With the deadline for filing federal income tax returns pushed to July 15, some Boston residents may breathe a sigh of relief that they have one less issue to deal with right now. However, at some point, they will need to turn their attention to getting their federal returns filed, especially if they are expecting a refund. One of the biggest strategic questions when filling out tax forms is whether it would be more advantageous to use the standard deduction or itemize.
Boston residents share one big question with others across the country: how long should they retain their federal income tax returns and their supporting documents. Answering this question may not be as simple as people think. However, the IRS generally only goes back three years for an audit, but that could be extended depending on a person's circumstances.
In recent weeks, life has changed across the country. It is hard to find any one unaffected by recent events, including here in Massachusetts. Trying to keep up with the changes may seem like an uphill battle. For instance, IRS deadlines that most taxpayers used to rely on have changed dramatically recently.
With everything that is going on across the country right now, the federal government is making certain concessions to help the public. One of them has to do with the IRS and income taxes. The news reports may not have been clear enough, and as a result, taxpayers here in Massachusetts and elsewhere could end up in trouble with the IRS.
Married couples do enjoy certain advantages when it comes to federal income taxes. The exemptions and deductions are often more, which greatly lowers the taxable income they have. The first tax year afterward may cause some shocking revelations when Massachusetts residents divorce. The way they deal with the IRS changes now that they are newly single.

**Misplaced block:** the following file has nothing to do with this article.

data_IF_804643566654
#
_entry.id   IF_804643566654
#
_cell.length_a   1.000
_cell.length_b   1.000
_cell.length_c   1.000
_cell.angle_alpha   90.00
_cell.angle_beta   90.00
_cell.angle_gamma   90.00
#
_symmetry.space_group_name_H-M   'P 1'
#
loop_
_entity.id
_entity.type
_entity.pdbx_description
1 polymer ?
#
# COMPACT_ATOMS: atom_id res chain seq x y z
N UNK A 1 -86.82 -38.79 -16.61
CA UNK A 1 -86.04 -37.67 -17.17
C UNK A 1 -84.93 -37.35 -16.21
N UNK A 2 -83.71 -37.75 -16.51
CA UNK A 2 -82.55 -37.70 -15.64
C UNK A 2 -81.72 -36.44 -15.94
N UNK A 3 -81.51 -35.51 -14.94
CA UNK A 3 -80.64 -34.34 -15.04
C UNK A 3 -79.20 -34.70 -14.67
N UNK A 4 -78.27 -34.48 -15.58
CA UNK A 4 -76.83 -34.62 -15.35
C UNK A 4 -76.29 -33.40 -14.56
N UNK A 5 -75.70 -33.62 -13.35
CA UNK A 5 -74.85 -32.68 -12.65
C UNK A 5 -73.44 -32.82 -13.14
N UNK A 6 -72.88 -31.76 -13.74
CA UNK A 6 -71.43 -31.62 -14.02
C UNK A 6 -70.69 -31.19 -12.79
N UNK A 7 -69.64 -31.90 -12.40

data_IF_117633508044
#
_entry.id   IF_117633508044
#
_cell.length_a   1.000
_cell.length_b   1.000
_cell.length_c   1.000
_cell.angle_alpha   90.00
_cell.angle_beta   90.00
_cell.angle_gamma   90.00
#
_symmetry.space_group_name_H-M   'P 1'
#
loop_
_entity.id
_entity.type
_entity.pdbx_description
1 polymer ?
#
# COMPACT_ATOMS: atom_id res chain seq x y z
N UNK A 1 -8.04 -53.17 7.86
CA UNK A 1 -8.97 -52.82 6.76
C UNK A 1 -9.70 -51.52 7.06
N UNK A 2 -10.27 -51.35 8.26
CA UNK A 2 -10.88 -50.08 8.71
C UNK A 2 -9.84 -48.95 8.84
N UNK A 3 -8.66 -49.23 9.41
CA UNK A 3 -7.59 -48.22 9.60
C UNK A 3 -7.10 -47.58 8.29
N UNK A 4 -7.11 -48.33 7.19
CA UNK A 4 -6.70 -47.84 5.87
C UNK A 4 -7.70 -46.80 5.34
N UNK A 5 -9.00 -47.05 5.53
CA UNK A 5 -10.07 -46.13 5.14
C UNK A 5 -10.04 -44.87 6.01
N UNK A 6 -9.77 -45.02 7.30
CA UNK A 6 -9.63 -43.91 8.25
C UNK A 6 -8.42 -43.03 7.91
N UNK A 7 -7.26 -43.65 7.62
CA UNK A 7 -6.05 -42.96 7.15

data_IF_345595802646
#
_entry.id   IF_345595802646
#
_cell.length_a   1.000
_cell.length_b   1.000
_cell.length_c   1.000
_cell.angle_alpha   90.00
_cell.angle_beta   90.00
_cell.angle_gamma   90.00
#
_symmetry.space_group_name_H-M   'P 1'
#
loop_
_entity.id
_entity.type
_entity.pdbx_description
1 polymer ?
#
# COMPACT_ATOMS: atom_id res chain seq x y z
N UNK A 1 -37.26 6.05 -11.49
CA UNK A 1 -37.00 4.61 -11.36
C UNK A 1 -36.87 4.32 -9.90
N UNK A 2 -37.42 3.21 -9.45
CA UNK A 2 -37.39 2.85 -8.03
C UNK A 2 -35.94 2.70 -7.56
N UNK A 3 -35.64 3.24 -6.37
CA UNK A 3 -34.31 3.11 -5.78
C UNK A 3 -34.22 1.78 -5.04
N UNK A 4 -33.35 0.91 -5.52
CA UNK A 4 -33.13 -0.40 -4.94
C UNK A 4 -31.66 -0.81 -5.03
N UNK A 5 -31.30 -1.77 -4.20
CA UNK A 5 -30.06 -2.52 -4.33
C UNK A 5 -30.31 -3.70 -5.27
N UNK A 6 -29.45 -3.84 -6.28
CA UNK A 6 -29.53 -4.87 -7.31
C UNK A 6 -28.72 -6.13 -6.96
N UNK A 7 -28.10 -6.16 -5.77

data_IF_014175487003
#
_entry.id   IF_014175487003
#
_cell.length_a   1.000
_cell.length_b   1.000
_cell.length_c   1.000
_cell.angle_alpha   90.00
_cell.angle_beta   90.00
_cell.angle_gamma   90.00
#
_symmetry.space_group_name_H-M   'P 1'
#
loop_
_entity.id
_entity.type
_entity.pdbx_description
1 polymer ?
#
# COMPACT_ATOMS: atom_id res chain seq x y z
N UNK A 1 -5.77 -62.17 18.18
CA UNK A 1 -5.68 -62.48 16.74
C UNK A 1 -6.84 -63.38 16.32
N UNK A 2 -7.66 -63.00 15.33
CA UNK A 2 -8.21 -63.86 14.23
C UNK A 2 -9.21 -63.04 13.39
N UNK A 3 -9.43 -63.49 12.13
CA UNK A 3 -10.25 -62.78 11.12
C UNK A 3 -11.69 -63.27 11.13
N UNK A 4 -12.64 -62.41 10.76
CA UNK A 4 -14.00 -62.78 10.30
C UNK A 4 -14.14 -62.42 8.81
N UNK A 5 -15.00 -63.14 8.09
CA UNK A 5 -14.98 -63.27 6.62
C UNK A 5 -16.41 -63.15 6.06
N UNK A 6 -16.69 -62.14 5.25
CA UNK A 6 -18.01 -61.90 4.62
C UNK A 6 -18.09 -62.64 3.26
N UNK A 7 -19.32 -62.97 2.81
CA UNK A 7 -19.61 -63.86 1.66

It can be challenging for Massachusetts residents to know what credits and deductions they can and cannot take at tax time. One credit that the IRS says many people are missing out on is the earned income tax credit. The agency estimates that one out of every five who qualify for this credit fail to take advantage of it.
As many Boston residents start preparing their tax returns, finding out they owe money may come as a surprise. Preparing their returns now could give them the time to save up the money owed, but then again, it may not. Many taxpayers' budgets are stretched enough without adding a tax bill into it. Under those circumstances, they could enter into installment agreements.
The deadline for filing federal income tax returns in 2020 is April 15. However, Boston taxpayers do not have to wait that long to file. In fact, getting their tax returns to the IRS early could provide them with some benefits.
Not every college experience works out as Boston residents plan. Any number of things can happen that cause a individual not to complete a degree program at a certain institution. In some cases, any student loans taken out could be discharged by the Department of Education and the IRS may not require the student to count it as taxable income.
Income can be earned in different ways, which means it will be reported in different ways at tax time. For instance, miscellaneous income is reported in boxes 1 through 10 on Form 1099-MISC and must be reported to the IRS. However, Boston taxpayers may actually benefit from the information entered into box 3.